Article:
Miami Mayor: Beaches are Safe From Zika

Health officials have been scrambling to get a handle on the Zika virus as a total of 14 cases likely transmitted by local mosquitoes have been identified in Florida. The U.S. Centers for Disease Control and Prevention (CDC) sent an emergency team to the Miami area to assist with its investigation of the outbreak.                          

Miami-Dade County Mayor Carlos Gimenez said on FOX Business Network’s Cavuto: Coast-to-Coast that he hopes to isolate the virus to a one-square-mile area in the Wynwood Arts District of Miami.

“The State of Florida Health Department has been testing people around the area. The good news is yesterday’s batch of urine tests came back negative, so we are continuing to focus in on Wynwood,” Gimenez said.

A majority of the Wynwood residents are made up of a large Puerto Rican and Southern American population who may have picked up the Zika virus from their travels to their homeland.

“The reason that we have so many cases of travel related Zika in Miami is that we have 60% of the people in Miami-Dade were born somewhere else and a lot them travel back and forth between their native countries and Miami," he said.

According to the CDC, many people infected with the Zika virus won’t have symptoms or will only have mild symptom that can last for several days to a week. The most common symptoms of Zika are fever, rash, joint pain and conjunctivitis (red eyes).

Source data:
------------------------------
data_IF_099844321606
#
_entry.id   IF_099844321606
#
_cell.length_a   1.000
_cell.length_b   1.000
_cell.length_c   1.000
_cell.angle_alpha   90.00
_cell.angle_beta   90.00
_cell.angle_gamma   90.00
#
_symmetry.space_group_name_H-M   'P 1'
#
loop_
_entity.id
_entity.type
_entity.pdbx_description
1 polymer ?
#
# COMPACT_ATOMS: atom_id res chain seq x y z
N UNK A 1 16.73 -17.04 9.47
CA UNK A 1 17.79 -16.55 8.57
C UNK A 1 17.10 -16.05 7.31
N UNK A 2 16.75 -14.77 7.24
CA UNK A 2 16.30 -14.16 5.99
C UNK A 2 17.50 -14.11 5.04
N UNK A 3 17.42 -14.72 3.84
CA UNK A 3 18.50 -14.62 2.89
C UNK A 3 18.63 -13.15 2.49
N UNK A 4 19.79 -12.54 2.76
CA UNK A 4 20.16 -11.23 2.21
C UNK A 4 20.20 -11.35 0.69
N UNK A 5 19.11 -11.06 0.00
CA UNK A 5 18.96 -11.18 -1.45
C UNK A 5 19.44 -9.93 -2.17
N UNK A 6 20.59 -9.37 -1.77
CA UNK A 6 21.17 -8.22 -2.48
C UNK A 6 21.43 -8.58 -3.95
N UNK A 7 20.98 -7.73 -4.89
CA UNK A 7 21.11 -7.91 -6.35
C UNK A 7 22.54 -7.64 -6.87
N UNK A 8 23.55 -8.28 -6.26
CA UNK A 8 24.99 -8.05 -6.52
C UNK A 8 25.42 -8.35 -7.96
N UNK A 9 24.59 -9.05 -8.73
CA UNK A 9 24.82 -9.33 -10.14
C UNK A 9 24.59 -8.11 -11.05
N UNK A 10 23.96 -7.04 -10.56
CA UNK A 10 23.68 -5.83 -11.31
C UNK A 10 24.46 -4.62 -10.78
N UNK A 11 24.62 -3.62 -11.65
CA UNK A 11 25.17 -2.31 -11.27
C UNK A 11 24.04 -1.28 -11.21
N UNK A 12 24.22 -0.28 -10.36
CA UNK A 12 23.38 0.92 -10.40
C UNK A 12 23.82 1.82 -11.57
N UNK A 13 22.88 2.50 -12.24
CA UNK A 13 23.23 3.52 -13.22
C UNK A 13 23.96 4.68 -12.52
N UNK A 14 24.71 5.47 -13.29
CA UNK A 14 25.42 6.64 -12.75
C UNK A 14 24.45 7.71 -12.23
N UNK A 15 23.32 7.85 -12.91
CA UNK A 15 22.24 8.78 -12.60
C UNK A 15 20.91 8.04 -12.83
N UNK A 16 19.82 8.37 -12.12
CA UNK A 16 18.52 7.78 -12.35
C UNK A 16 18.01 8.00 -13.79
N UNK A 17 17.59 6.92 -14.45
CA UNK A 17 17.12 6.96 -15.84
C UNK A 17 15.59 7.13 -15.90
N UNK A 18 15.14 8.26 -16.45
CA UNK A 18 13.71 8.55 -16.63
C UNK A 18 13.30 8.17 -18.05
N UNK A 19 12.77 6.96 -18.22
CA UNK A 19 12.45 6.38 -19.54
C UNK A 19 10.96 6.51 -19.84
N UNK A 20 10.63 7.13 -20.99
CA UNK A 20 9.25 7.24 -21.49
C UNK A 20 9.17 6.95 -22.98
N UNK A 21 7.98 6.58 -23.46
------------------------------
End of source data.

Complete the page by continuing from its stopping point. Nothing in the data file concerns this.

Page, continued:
Dr. Anthony Fauci, the director of the National Institute of Allergy and Infectious Diseases, told FOX Business Network’s Liz Claman on Monday that a virus outbreak across America is unlikely, but the challenge is preventing pockets of outbreaks from spreading further.

“There will be pockets in the country, such as what we’re seeing in Florida now and what we might see in Texas and other Gulf Coast states, where you could have an outbreak that hangs around and is sustained for several months or longer,” Fauci said.

The mayor hopes to quickly eradicate the virus and has extended its adulticide aerial spraying to 10 square miles and two square miles of larvaecide spraying in the next couple of days.

“We have to continue [having] are guard up and we are giving the same message to all our residents, and basically is, if you are going outside, especially during the early morning and early evening hours, when the mosquitos are active, to wear long clothing and use some mosquito repellent,” Gimenez told host Charles Payne.

Mayor Gimenez said the biggest tourist destinations, such as Miami Beach, are relatively safe due to the prevailing breezes that keep the mosquitos away.

“Zika really only affects a small percentage of people. Most people that actually get bit and have the disease or catch the virus don’t even know they have it,” he said.